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Substituted N-Phenylpyrazine-2-carboxamides, Their Synthesis and Evaluation as Herbicides and Abiotic Elicitors

Department of Pharmaceutical Chemistry and Drug Control, Faculty of Pharmacy in Hradec Králové, Charles University in Prague, Heyrovského 1203, Hradec Králové, 500 05, Czech Republic
Department of Pharmacognosy, Faculty of Pharmacy in Hradec Králové, Charles University in Prague, Heyrovského 1203, Hradec Králové, 500 05, Czech Republic
Department of Biology, Faculty of Education, University of Hradec Kralove, Víta Nejedlého 573 Hradec Králové, 500 03, Czech Republic
Institute of Chemistry, Faculty of Natural Sciences, Comenius University, Mlynská Dolina CH-2, 842 15 Bratislava, Slovak Republic
Author to whom correspondence should be addressed.
Molecules 2007, 12(12), 2589-2598;
Submission received: 27 November 2007 / Revised: 14 December 2007 / Accepted: 14 December 2007 / Published: 20 December 2007


The condensation of substituted pyrazine-2-carboxylic acid chlorides with ring-substituted anilines yielded five substituted pyrazine-2-carboxylic acid amides. The synthesis, and analytical, lipophilicity and biological data of the newly synthesized compounds are presented in this paper. The photosynthesis inhibition, antialgal activity and the effect of a series of pyrazine derivatives as abiotic elicitors on the accumulation of flavonoids in a callus culture of Ononis arvensis (L.) were investigated. The most active inhibitor of the oxygen evolution rate in spinach chloroplasts was 6-chloro-pyrazine-2-carboxylic acid (3-iodo-4-methylphenyl)-amide (2, IC50 = 51.0 μmol∙L-1). The highest reduction of chlorophyll content in Chlorella vulgaris was found for 5-tert-butyl-N-(4-chloro-3-methylphenyl)-pyrazine-2-carboxamide (3, IC50 = 44.0 μmol∙L-1). The maximal flavonoid production (about 900%) was reached after a twelve-hour elicitation process with 6-chloropyrazine-2-carboxylic acid (3-iodo-4-methylphenyl)-amide (2).


Plants display physiological and morphological responses to a range of physical and chemical factors known as elicitors. These can be both of biotic and abiotic origin. Elicitation-produced stress activates the defensive reactions of plant cells, which result in transcription changes of the genes coding the enzymes influencing secondary metabolite biosynthesis. The mechanism of elicitation in plant cells is intensively discussed. Plant tissue cultures are studied primarily due to their production of many valuable secondary metabolites. The elicitation increased through the production of these secondary metabolites opened their important economical exploitation in biotechnology [1].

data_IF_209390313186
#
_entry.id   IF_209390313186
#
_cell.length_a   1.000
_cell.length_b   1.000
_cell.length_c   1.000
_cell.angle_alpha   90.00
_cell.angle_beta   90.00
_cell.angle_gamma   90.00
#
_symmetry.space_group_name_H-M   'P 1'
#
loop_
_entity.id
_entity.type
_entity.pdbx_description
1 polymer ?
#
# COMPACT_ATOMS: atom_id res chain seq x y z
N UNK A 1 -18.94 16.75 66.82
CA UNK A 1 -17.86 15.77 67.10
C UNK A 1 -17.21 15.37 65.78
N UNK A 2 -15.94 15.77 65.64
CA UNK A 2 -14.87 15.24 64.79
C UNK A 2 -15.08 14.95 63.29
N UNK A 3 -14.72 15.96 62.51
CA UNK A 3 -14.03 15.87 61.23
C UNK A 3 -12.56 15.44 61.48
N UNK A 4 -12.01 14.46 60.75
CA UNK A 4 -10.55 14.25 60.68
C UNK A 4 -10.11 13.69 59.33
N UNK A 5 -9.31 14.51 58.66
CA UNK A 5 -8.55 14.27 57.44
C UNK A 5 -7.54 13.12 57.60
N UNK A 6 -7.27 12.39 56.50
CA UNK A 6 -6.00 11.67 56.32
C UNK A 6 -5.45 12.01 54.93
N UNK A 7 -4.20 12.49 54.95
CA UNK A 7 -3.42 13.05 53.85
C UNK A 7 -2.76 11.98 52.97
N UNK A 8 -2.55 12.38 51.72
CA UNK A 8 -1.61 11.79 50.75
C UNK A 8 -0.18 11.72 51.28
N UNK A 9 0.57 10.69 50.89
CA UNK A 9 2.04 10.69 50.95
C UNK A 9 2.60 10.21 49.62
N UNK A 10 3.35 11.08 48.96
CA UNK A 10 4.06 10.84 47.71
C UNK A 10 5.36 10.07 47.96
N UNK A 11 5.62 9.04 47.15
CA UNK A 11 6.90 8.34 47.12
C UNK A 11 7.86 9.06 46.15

The pyrazine ring is a part of many polycyclic compounds of biological or industrial significance. The widespread occurrence of pyrazines in nature, especially in the flavours of many food systems, their effectiveness at very low concentrations as well as the still increasing applications of synthetic pyrazines in the flavour and fragrance industry are responsible for the high interest in these compounds. Pyrazines occur naturally in a wide range of food items, as e.g. in heated bread or meat, baked potatoes and coffee, wherein they are formed from serine and threonine [2].
Pyrazine is a weaker base than pyridine, due to the induction effect of the second nitrogen. Certain pyrazines, especially dihydropyrazines, are essential for all forms of life. Pyrazine derivatives have been used as antioxidants. These compounds have shown important therapeutic applications, for example a high antimycobacterial activity [2,3,4,5,6]. Furthermore, a simple pyrazine compound, 3-amino-6-chloro-pyrazine-6-carboxylic acid, has shown anti-auxin behaviour [7].
Plant tissue and cell cultures provide model systems for the study of various molecular, physiological, organism and genetic problems. These systems have been used in the study of herbicides and other xenobiotics [8]. Herbicides are generally considered as growth inhibitors, thus their different inhibitory responses have been studied in various culture systems.
A callus tissue, particularly that of tobacco, was used in examination of the inhibitory activity of various compounds on the cytokinine production [9,10]. It presents a bioassay suitable for substances inhibiting cell division, because the differentiation is minimized and the cell division is the primary morphological process. Response of the tobacco callus on the presence of 11 different dinitroanilines was examined. According to the values of fresh and dry weight, dinitramine was the most active growth inhibitor [11].
On the basis of the results of our previous studies [4,12,13,14], novel pyrazine derivatives (Figure 1) were designed and prepared and their herbicidal and abiotic elicitation activity was evaluated. The aim of this work is the synthesis of the title compounds, evaluation of their photosynthesis-inhibitory and antialgal activity and quantification of their influence on the flavonoid production.
Figure 1. Novel pyrazinecarboxylic acid amides 1-5 designed and prepared for their herbicide and abiotic elicitation activity evaluation.
Figure 1. Novel pyrazinecarboxylic acid amides 1-5 designed and prepared for their herbicide and abiotic elicitation activity evaluation.
Molecules 12 02589 g001

Results and Discussion

The majority of the compounds involved in this study inhibited the photosynthetic electron transport in spinach chloroplasts. From the obtained data [3,4,14] it can be concluded that the inhibitory activity of investigated compounds on the oxygen evolution rate (OER) depends on their lipophilicity as well as on the electron accepting or withdrawing effects of the substituents. Therefore we designed in preference the compounds with the lipophilic and/or electron-withdrawing substituents in the benzene moiety (3-CH3-4-Cl, 3-I-4-CH3, 3-CH3-4-Cl, 2-F, 4-CF3). However, the values of their inhibitory activities were rather low. At higher applied concentrations, the solubility of some compounds in the suspension of spinach chloroplasts was limited. The most effective inhibitor was 6-chloro-N-(3-iodo-4-methylphenyl)-pyrazine-2-carboxamide (2, IC50 = 51 μmol∙L-1).